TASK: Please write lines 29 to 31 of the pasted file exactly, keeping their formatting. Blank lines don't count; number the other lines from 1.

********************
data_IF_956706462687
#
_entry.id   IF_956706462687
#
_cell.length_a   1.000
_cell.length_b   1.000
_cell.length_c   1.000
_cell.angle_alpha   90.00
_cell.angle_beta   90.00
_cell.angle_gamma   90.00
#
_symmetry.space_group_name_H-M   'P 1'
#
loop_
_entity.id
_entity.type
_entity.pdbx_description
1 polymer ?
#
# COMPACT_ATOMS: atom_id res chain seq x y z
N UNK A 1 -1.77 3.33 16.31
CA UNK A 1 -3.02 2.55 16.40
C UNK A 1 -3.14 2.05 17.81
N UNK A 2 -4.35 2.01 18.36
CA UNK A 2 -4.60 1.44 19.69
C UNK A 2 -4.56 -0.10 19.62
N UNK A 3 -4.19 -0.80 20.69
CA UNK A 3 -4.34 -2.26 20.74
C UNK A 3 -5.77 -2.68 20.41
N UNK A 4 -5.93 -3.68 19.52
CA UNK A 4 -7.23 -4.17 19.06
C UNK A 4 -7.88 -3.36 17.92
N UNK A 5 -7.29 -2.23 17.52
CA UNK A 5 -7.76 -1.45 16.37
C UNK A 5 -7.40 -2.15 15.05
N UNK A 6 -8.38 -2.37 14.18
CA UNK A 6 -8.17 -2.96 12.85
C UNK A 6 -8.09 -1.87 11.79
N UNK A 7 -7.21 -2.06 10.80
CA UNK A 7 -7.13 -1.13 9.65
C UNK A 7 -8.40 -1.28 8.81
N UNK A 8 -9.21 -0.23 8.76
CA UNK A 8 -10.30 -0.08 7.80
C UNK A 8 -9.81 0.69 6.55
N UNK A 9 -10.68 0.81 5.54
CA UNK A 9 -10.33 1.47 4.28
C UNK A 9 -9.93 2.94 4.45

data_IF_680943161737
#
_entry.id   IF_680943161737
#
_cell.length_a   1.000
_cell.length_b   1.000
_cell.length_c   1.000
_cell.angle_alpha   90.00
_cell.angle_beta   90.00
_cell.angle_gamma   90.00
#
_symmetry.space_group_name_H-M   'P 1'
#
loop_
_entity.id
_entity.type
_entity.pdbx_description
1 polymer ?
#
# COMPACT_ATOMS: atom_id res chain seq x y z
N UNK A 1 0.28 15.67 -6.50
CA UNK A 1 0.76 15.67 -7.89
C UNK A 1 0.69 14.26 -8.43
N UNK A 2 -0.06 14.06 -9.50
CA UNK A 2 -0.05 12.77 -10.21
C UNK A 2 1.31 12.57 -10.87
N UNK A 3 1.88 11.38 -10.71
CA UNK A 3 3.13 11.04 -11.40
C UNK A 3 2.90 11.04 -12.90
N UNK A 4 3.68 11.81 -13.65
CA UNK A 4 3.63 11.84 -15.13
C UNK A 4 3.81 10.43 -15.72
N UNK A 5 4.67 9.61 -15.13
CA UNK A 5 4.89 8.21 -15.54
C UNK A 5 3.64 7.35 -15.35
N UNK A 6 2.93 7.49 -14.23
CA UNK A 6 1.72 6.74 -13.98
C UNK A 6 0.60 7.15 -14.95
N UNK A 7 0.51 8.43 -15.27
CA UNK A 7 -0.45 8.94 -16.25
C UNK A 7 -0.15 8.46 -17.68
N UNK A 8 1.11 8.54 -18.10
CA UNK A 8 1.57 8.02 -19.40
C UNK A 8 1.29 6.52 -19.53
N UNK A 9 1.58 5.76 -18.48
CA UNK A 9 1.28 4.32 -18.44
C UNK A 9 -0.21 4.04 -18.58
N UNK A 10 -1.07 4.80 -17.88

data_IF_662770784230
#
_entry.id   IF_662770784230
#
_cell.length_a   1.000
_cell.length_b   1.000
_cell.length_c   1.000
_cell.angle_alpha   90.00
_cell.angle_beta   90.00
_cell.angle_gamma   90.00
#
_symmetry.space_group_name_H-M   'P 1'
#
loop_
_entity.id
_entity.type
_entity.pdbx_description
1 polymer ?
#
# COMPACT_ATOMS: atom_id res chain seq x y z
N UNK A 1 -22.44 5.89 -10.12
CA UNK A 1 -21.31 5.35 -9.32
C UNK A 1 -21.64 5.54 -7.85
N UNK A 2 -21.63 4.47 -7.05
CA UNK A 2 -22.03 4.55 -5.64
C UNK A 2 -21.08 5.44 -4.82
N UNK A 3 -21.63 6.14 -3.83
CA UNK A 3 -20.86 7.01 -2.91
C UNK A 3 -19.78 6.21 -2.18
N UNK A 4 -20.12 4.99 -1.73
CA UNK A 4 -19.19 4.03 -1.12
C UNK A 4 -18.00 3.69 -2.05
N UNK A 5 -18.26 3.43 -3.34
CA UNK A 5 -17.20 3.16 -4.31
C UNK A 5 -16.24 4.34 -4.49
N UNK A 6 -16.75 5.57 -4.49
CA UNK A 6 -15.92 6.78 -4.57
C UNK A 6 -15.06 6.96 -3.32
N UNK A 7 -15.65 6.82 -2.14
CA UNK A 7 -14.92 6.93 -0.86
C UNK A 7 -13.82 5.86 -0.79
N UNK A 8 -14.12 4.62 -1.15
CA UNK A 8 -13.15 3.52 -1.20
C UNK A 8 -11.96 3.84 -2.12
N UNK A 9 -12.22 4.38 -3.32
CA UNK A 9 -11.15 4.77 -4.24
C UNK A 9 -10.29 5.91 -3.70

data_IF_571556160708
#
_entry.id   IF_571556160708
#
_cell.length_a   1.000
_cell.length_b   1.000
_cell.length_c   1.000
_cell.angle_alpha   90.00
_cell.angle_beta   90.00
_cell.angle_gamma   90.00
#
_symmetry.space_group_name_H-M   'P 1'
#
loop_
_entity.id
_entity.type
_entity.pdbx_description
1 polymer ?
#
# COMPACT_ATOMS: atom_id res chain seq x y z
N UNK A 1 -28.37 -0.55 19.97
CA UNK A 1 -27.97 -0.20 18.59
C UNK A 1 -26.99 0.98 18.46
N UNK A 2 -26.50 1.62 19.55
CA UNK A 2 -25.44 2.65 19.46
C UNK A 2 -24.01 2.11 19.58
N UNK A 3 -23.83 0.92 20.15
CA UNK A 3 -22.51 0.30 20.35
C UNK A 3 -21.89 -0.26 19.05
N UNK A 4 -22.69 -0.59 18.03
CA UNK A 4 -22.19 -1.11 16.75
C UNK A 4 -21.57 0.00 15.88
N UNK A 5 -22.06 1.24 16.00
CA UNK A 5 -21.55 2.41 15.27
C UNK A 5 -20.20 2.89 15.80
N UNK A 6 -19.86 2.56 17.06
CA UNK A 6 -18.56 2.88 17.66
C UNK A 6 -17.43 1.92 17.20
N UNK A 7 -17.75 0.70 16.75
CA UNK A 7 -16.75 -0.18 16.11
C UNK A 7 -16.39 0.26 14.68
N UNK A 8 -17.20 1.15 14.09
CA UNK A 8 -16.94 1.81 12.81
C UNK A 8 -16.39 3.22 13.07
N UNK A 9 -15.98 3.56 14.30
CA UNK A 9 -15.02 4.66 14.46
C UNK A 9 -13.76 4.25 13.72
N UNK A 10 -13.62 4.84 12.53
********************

C UNK A 3 -5.77 -2.68 20.41
N UNK A 4 -5.93 -3.68 19.52
CA UNK A 4 -7.23 -4.17 19.06